A relinquishment of rights cannot be "voluntary" unless one knows what rights one is relinquishing. What standard does the Court use in determining whether or not the relinquishment was knowing and voluntary?  In applying that standard, the Court divides the history of FIFRA into the three different eras.  Do you agree with the Court's conclusion as to whether Monsanto's relinquishment of rights in its trade secrets was "voluntary" for each of the three eras?  Why did Justice O'Connor dissent from the Court's conclusion as to the first era?  Do you agree with her analysis?


5.  The final issue arising under the Just Compensation Clause was whether the "taking" was for "public use."  Who or what determines, in the first instance, whether a taking is for public use?  By what standard does the Court review that determination?  Is the standard a strict one or a lenient one?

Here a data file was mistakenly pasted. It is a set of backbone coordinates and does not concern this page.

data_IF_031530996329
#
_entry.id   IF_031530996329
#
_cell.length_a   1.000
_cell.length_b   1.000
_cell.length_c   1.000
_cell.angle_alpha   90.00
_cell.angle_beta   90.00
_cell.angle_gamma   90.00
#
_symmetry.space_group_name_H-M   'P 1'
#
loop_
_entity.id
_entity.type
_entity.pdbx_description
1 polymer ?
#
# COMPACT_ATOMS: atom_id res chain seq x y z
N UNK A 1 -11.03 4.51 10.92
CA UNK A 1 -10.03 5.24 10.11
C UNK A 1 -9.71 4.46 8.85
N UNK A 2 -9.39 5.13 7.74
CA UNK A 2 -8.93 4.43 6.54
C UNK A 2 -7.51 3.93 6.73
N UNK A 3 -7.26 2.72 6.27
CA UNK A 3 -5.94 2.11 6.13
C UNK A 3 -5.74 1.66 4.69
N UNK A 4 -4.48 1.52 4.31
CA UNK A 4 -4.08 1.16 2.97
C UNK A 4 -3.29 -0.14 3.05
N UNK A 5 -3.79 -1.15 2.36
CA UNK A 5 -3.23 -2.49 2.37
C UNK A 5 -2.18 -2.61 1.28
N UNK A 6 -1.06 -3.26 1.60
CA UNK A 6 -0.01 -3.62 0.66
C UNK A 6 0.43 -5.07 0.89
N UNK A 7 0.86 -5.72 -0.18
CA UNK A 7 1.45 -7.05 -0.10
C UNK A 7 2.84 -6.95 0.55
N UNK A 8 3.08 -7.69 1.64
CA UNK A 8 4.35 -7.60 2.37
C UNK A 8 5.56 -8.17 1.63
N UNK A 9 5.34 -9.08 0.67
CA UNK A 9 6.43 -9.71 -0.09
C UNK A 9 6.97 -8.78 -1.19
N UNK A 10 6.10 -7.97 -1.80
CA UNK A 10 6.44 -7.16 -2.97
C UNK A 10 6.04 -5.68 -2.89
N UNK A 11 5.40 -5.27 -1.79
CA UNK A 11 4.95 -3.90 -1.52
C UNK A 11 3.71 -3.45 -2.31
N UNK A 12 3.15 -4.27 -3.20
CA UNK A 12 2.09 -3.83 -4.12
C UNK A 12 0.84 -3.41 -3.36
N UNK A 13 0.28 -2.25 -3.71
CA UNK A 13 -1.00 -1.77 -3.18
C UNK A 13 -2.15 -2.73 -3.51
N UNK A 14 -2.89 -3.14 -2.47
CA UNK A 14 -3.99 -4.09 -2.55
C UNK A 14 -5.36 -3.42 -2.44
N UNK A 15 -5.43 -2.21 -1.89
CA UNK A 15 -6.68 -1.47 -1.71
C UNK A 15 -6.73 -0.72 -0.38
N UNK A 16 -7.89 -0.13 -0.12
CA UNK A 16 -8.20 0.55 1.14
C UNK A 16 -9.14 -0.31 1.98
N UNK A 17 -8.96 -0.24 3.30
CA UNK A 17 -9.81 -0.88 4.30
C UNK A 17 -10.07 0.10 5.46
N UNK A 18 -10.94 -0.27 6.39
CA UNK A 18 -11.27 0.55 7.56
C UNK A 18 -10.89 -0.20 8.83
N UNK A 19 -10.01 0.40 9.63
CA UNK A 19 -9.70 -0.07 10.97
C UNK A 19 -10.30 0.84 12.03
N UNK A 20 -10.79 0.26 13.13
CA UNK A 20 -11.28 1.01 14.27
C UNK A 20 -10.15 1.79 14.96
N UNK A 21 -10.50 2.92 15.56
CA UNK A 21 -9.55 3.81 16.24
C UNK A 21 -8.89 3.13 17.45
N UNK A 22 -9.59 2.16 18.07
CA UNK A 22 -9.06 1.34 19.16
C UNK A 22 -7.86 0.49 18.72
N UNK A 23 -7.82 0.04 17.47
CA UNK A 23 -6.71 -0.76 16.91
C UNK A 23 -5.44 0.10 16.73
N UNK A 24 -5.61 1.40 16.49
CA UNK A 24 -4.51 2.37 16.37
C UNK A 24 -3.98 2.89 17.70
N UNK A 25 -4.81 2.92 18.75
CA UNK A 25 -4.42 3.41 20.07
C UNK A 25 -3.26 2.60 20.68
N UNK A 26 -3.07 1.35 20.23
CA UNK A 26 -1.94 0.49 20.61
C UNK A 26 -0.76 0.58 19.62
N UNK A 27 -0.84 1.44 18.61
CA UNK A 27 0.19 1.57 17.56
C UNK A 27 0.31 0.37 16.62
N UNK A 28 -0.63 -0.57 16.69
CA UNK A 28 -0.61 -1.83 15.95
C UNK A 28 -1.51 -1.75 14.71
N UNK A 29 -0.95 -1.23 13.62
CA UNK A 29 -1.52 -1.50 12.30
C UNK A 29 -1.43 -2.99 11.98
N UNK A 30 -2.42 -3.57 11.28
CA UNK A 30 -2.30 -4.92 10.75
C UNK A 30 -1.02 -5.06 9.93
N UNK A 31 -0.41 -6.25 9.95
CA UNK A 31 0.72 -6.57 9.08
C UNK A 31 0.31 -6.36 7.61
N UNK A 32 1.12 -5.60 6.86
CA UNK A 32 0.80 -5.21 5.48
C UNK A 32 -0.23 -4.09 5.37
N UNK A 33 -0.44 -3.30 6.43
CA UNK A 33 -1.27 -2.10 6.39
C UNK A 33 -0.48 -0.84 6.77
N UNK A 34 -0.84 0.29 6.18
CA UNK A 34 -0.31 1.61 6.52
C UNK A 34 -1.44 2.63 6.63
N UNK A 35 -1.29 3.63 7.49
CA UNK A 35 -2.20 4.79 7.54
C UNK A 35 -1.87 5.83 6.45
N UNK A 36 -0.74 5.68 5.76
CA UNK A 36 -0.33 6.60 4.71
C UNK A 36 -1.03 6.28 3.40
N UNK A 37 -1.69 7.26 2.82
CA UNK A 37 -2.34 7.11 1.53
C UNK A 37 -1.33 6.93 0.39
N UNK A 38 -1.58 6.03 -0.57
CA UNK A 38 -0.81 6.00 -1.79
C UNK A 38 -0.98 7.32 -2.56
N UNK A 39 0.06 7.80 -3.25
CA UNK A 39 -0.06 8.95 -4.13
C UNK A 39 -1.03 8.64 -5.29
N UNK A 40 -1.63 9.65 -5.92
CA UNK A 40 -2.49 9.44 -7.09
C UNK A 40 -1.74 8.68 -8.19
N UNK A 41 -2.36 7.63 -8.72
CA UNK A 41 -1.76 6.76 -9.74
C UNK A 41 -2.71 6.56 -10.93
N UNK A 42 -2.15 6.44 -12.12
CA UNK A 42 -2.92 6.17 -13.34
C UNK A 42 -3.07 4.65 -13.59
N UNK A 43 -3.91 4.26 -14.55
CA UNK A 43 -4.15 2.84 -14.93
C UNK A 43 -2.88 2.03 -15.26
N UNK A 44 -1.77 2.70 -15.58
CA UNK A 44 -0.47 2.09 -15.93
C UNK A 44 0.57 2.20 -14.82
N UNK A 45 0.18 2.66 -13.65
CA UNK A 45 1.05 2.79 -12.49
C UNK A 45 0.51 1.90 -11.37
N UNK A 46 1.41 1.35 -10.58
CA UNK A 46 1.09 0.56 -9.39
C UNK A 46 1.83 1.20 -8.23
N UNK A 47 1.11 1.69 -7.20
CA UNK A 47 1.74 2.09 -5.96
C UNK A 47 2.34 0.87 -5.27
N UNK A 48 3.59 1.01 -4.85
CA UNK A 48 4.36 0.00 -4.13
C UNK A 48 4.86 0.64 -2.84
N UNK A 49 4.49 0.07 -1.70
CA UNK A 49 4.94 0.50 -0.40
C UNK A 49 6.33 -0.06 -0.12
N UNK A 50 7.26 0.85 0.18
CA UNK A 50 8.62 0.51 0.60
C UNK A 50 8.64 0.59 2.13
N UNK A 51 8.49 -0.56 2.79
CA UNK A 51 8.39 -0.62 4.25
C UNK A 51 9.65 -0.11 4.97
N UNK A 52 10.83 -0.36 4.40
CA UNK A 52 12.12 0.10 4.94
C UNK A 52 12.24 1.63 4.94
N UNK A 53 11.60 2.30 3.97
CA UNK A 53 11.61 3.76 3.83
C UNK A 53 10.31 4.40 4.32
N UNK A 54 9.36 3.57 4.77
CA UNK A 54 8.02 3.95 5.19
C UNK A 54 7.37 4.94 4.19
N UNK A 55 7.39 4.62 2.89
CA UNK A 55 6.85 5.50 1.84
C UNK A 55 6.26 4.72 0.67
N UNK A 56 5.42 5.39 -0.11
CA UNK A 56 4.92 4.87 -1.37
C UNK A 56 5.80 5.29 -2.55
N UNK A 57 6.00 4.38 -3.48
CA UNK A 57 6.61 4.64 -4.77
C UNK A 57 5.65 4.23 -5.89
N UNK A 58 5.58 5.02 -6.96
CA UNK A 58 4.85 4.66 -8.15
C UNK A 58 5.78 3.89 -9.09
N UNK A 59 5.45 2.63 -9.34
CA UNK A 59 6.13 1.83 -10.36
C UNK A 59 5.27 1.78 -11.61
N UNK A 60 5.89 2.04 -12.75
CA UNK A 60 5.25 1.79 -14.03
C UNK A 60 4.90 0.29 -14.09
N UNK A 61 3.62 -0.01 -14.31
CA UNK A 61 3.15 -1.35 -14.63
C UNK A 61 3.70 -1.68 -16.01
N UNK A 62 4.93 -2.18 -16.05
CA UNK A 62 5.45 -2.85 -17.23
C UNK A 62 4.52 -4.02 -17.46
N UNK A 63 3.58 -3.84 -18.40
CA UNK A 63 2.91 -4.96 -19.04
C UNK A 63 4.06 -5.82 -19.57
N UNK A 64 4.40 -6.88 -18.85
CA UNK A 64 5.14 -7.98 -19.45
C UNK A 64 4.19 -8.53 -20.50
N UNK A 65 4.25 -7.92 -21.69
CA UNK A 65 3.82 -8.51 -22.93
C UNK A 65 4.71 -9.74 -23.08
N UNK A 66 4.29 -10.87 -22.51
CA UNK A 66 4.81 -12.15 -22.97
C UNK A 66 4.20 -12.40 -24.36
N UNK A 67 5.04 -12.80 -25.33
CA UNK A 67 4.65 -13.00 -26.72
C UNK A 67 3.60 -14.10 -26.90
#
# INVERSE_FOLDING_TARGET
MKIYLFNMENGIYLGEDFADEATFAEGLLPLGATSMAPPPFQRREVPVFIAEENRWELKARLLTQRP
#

The case of Hawaii Housing Authority v. Midkiff, 467 U.S. 229, 104 S.Ct. 2321, 81 L.Ed.2d 186 (1984), on which the Court relies, illustrates the analysis.  Land ownership in Hawaii was greatly concentrated.  On the Island of Oahu, for example, 22 private owners held 72% of the land.  These private parties leased their land to others for private dwellings.  See id., 467 U.S. at 232.  The fact that most land ownership was not in fee simple, but was subject to these owners' leases (with potentially ever-increasing ground rents) tended to raise prices and impair the market in real property in the state.  See id. At 241-242. The State adopted a statutory procedure by which the Hawaii Housing Authority could condemn the land under private homes and sell it to the owners of the leasehold interests in those homes.  See id. At 233-235.  At first glance, the scheme looked like a government plan to take land from some private parties (the land owners) and give it to others (the individual leasehold owners).  The Supreme Court, however, found the taking to be for public use, since the Hawaii legislature rationally could conclude (and did conclude) that it benefited the public by curing the maldistribution of land in the state and promoting a more robust real-property market.  See id. At 239-243. Is the Court's conclusion that any "taking" of Monsanto's data was for a public use consistent with the standard enunciated in Monsanto?  With the facts of Midkiff?  If the taking in Midkiff was for a public use, then is that in Monsanto for a public use a fortiori?